The actions Regal took with Smith were not satisfactory to Wilson because the only resolution to the situation that Wilson wanted and would have accepted was Smith being terminated. Prior to May 10, 2018, Wilson had daily interactions with Smith, usually talking with him multiple times a day. After Smith was transferred into his new role, Wilson no longer had any in-person conversations with him at work. However, she did continue to see him around the office. The next month, in June 2018, Wilson began looking for other employment so as to leave Regal, and she applied for ten to twelve jobs between June and December 2018. She received two job offers but declined them. Id. at 32-33, 54, 111-12, 148-49.
Around October 2018, while working at Regal, Wilson was diagnosed with complex post-traumatic stress disorder ("PTSD"), depression, and anxiety which cause her pain and affect her sleep. Wilson attributes her PTSD, anxiety, and depression to her experiences at Regal. She suffers from heart attack-like symptoms, has difficulty sleeping, and is prone to crying spells and migraines. She continues to experience symptoms of PTSD, anxiety, and depression. While Wilson did not tell anyone at Regal during her employment that she had PTSD, she did tell Brock, Shafer, and Smith's boss that she had depression and anxiety. Her anxiety and depression were triggered by seeing Smith, which led to her being unfocused, scared, and sad, and she would cry or hide. Whenever Wilson saw Smith or Smith's girlfriend in public, she would become anxious, nervous, and scared (Filing No. 50-1 at 6-7, 10-11, 24-25, 49-50, 59).
Around November 5, 2018, Wilson sought emergency medical treatment at the hospital for chest pain, dizziness, and numbness. She appeared to be having stress and anxiety symptoms, and she told Brock and Brock's manager that she needed to work from home for a period, which Regal permitted. Id. at 55-56, 182-83. Wilson received information about FMLA leave in connection with her employment but never turned in any FMLA leave request, documentation, or certification during her employment to pursue an FMLA leave of absence. Wilson was never disciplined for taking time off work, for using paid time off ("PTO"), for missing work, or for attendance issues during her employment. Id. at 74-76.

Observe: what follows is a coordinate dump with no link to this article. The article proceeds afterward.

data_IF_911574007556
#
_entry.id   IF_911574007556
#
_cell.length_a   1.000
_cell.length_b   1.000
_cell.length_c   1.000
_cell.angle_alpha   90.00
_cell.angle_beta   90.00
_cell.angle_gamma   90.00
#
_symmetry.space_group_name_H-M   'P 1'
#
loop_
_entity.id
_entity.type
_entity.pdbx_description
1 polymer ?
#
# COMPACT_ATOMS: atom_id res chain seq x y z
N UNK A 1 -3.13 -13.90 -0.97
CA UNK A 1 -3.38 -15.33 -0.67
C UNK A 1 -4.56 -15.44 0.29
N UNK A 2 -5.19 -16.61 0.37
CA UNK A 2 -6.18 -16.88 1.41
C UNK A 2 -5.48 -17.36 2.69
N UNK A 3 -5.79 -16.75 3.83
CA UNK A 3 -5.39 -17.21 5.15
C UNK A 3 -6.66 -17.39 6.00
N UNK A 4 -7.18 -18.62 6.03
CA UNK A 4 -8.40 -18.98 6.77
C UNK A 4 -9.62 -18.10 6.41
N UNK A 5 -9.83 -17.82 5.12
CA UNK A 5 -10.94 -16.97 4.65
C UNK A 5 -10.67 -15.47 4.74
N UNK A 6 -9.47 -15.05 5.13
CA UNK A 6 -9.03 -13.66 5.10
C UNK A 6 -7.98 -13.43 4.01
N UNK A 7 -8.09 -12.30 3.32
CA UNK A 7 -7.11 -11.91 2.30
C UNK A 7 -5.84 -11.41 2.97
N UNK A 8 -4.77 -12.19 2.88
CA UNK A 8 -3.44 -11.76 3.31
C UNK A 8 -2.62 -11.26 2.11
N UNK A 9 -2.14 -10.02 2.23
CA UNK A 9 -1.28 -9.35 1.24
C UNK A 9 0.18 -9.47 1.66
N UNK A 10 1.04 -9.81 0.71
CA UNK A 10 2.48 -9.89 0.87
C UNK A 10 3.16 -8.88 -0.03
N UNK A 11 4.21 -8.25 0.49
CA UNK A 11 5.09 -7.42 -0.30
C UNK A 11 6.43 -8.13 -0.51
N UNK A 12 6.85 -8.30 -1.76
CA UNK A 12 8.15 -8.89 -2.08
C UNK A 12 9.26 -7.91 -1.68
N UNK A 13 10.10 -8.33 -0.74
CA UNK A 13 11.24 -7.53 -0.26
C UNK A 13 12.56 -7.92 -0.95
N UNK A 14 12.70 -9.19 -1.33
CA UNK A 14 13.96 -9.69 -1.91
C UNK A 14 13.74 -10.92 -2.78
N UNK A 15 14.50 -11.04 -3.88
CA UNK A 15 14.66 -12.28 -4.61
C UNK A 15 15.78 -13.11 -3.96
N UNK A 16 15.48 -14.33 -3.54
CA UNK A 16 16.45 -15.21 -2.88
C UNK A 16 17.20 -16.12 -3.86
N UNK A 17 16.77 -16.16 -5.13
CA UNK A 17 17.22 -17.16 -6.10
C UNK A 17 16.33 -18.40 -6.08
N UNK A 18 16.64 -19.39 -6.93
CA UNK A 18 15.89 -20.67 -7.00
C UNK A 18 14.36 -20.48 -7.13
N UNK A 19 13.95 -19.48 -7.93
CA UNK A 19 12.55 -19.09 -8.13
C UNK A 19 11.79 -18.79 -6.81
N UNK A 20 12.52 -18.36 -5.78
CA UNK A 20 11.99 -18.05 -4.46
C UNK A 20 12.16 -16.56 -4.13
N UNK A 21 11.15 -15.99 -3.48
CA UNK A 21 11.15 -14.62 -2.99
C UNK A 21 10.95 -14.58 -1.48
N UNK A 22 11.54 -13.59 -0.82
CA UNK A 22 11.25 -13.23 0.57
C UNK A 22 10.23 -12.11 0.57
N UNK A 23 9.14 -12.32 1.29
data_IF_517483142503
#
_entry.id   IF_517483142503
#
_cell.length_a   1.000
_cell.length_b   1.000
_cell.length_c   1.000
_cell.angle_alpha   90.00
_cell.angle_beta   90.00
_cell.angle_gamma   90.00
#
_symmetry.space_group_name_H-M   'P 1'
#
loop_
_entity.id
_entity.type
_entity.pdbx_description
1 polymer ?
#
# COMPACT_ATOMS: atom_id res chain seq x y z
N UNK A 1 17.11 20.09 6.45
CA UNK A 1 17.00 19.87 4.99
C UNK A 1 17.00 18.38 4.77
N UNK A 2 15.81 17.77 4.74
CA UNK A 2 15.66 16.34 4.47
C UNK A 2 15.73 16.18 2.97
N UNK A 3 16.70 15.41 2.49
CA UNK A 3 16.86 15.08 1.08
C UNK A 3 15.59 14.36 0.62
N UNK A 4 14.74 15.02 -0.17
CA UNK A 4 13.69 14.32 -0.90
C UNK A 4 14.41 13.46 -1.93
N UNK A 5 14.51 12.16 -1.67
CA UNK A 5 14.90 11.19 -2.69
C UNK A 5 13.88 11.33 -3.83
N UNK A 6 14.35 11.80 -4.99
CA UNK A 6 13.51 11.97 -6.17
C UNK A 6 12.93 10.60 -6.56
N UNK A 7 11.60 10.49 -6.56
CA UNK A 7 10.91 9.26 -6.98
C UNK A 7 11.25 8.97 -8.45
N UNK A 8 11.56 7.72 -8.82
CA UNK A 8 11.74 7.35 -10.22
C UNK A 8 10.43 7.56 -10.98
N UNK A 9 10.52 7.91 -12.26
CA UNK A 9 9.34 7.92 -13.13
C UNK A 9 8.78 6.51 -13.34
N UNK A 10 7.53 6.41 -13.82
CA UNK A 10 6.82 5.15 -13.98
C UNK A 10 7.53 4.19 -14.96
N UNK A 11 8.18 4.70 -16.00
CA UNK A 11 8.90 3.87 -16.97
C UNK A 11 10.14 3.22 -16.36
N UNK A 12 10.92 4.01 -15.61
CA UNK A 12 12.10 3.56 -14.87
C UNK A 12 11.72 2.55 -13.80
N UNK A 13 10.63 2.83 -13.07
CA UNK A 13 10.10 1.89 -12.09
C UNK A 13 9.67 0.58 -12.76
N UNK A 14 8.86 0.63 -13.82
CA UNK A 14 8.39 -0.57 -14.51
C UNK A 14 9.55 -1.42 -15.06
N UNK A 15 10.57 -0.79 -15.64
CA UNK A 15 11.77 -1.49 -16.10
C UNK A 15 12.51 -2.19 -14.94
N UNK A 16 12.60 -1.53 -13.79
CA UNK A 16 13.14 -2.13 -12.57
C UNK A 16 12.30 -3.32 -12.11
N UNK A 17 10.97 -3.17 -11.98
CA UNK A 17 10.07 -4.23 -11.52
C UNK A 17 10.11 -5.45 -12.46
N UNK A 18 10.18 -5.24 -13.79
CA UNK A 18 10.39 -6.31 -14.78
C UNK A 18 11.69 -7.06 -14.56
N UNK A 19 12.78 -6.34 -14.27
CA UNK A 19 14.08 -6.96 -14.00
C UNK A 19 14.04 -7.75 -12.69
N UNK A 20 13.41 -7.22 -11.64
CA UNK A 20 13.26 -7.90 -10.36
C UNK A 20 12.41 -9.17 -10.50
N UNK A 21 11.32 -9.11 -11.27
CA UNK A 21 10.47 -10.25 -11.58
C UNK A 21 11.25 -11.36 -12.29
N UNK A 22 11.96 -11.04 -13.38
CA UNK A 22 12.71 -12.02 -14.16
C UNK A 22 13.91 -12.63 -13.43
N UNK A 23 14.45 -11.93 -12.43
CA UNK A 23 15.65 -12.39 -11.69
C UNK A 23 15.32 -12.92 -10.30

Wilson asked Brock for time off during her lunch breaks to go to therapy. Brock would yell at Wilson and make her feel inadequate for taking time off and would refer to her mental health diagnoses as her "crazy head shit." He would tell her that she could not attend certain work meetings because she had to go deal with her "crazy head shit." At one point, Wilson contacted Shafer to ask about the FMLA process. Shafer told Wilson there was a form she could fill out and then Shafer would involve Brock in the process. Once Wilson learned Brock would be involved, she did not want to continue because of Brock's prior comments. Wilson instead used her PTO days to go to therapy or deal with her symptoms because she was too afraid to ask for FMLA leave. Id. at 51-52, 75.
Wilson was precluded from participating in a training called "Green Belt Training," which teaches process improvement for manufacturing and transportation. This training was held only once a year. One of Wilson's annual performance goals was to attend this training and develop her skills in the area of process improvement. While Brock told Wilson she was not permitted to attend Green Belt Training because she was dealing with her "head shit," Brock's boss explained to her that she could not attend the training because they were not sure if she was leaving for the National Guard; Wilson was tentatively scheduled to attend National Guard training during that same time period (Filing No. 50-1 at 140-42, 178).